University of Leicester archeologists lifted the lid of a medieval stone coffin near the final resting place of Richard III this week - and found a mysterious coffin-within-a-coffin.
This is their second dig at the Grey Friars site, where the medieval king, one of the most infamous in English history, was discovered in September, and the first fully intact stone coffin to be discovered in controlled excavations. It is believed to contain one of the friary's founders, or a medieval monk. Within the stone coffin, they found an inner lead coffin – and will need to carry out further analysis before they can open the second box. So they have taken the inner lead coffin to the University's School of Archaeology and Ancient History, and will carry out tests to find the safest way of opening it without damaging the remains within.
It took eight people to carefully remove the stone lid from the outer coffin – which is 2.12 meters long, 0.6 meters wide at the "head" end, 0.3 meters wide at the "foot" end and 0.3 meters deep. The inner coffin is likely to contain a high-status burial – though they can only guess who it contains.
The individual's feet can be seen through a hole in the bottom of the casket.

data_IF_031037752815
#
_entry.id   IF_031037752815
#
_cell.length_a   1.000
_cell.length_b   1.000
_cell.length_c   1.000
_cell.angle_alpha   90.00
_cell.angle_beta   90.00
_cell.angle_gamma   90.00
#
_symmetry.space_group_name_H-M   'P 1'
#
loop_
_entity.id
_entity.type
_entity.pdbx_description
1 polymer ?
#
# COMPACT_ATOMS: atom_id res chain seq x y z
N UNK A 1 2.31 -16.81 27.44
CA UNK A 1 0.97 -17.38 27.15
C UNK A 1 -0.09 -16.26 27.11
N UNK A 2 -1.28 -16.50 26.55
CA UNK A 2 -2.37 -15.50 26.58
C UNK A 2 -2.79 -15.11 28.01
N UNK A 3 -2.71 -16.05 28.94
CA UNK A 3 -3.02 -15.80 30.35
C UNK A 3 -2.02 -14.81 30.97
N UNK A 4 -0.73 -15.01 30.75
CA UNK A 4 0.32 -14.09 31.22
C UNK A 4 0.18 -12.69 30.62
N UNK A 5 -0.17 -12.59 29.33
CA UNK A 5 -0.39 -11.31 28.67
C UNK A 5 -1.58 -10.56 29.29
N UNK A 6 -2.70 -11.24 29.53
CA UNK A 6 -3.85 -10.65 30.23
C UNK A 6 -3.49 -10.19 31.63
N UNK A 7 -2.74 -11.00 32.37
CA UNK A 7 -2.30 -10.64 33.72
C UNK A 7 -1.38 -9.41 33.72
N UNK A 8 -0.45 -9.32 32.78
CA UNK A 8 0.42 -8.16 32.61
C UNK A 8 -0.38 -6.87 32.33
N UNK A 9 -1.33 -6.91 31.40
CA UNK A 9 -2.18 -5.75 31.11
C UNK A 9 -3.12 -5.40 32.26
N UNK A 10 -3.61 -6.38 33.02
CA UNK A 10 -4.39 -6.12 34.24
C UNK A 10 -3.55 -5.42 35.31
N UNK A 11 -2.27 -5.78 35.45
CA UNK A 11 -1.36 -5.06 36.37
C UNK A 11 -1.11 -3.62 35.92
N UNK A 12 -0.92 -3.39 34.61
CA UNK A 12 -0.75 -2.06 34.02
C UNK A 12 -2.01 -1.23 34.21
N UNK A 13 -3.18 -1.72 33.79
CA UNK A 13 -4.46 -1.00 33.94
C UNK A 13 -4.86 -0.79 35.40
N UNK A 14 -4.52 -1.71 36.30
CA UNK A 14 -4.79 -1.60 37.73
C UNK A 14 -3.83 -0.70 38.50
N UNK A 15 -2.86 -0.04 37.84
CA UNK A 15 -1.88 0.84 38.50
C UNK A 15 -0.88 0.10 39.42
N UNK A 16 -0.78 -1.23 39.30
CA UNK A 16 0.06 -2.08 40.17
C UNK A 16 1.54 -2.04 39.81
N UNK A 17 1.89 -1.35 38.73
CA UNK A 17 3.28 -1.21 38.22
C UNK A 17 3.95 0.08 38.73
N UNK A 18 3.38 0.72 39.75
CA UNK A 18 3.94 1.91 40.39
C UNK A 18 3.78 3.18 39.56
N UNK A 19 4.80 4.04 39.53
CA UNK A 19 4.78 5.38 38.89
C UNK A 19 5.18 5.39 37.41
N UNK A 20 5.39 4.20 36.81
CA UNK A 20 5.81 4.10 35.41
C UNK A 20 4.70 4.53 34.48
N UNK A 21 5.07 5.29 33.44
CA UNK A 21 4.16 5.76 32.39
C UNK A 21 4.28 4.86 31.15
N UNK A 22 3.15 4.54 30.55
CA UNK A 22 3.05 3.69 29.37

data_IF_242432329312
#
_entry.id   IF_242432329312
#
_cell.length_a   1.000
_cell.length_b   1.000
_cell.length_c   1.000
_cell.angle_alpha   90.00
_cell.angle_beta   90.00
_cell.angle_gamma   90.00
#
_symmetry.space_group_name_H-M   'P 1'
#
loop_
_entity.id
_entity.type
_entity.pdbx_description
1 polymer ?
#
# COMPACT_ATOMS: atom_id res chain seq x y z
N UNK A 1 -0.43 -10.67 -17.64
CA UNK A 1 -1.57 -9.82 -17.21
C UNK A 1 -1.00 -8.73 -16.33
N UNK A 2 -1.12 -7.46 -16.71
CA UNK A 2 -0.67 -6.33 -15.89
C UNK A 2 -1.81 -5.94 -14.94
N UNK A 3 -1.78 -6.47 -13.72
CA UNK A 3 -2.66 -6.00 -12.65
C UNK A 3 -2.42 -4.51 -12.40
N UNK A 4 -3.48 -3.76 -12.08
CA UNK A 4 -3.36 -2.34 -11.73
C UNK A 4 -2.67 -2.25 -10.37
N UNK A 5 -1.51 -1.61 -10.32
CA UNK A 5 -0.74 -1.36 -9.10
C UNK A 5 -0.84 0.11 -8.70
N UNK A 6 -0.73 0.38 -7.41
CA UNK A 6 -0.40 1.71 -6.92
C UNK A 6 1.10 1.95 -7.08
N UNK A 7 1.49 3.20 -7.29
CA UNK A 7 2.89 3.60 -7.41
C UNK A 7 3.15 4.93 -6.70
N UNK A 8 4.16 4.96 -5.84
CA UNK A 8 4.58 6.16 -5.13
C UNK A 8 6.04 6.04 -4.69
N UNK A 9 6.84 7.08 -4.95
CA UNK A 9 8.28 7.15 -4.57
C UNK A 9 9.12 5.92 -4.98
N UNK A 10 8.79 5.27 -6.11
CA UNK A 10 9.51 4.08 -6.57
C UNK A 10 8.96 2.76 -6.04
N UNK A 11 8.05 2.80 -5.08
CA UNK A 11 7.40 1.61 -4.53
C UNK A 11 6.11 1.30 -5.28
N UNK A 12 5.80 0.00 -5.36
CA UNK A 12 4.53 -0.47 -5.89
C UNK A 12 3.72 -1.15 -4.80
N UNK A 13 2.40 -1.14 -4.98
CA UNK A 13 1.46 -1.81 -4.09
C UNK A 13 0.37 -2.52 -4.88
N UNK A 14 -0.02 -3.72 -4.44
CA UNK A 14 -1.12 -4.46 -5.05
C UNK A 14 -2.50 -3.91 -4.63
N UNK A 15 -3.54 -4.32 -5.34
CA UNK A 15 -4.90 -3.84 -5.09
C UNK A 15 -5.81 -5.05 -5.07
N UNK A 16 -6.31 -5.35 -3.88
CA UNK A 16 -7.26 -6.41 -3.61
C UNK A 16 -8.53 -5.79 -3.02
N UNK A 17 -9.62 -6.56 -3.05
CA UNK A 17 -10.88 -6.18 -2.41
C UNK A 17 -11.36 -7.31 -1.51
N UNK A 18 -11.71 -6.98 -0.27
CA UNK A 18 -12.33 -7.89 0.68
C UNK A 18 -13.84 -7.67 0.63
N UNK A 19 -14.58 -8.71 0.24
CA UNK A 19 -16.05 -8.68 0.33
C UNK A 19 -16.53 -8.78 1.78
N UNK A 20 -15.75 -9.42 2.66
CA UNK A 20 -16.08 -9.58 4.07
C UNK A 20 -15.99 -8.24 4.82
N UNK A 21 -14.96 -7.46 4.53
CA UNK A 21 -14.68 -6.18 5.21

The archaeologists suspect the grave could belong to one of three prestigious figures known to buried at the friary. These include two leaders of the English Grey Friars order - Peter Swynsfeld, who died in 1272, and William of Nottingham, who died in 1330.
Records also suggest the friary contains the grave of 'a knight called Mutton, sometime mayor of Leicester'. This may be 14th century knight Sir William de Moton of Peckleton, who died between 1356 and 1362.
However, many other people, now nameless, were also buried in the Greyfriars church - so the identity of the person inside the coffin may never be known.
The archaeologists discovered the coffin during the first Grey Friars dig in September, but weren't able to investigate it further at the time.
Grey Friars site director Mathew Morris, of the University of Leicester Archaeological Services (ULAS), said, "The stone coffin was always the big thing we wanted to investigate during this dig. For me, it was as exciting as finding Richard III. We still don't know who is inside – so there is still a question mark over it.
"None of us in the team have ever seen a lead coffin within a stone coffin before. We will now need to work out how to open it safely, as we don't want to damage the contents when we are opening the lid.
"The coffin could contain William de Moton, Peter Swynsfeld or William of Nottingham – who are all important people. Swynsfeld and Nottingham were heads of the Grey Friars order in England."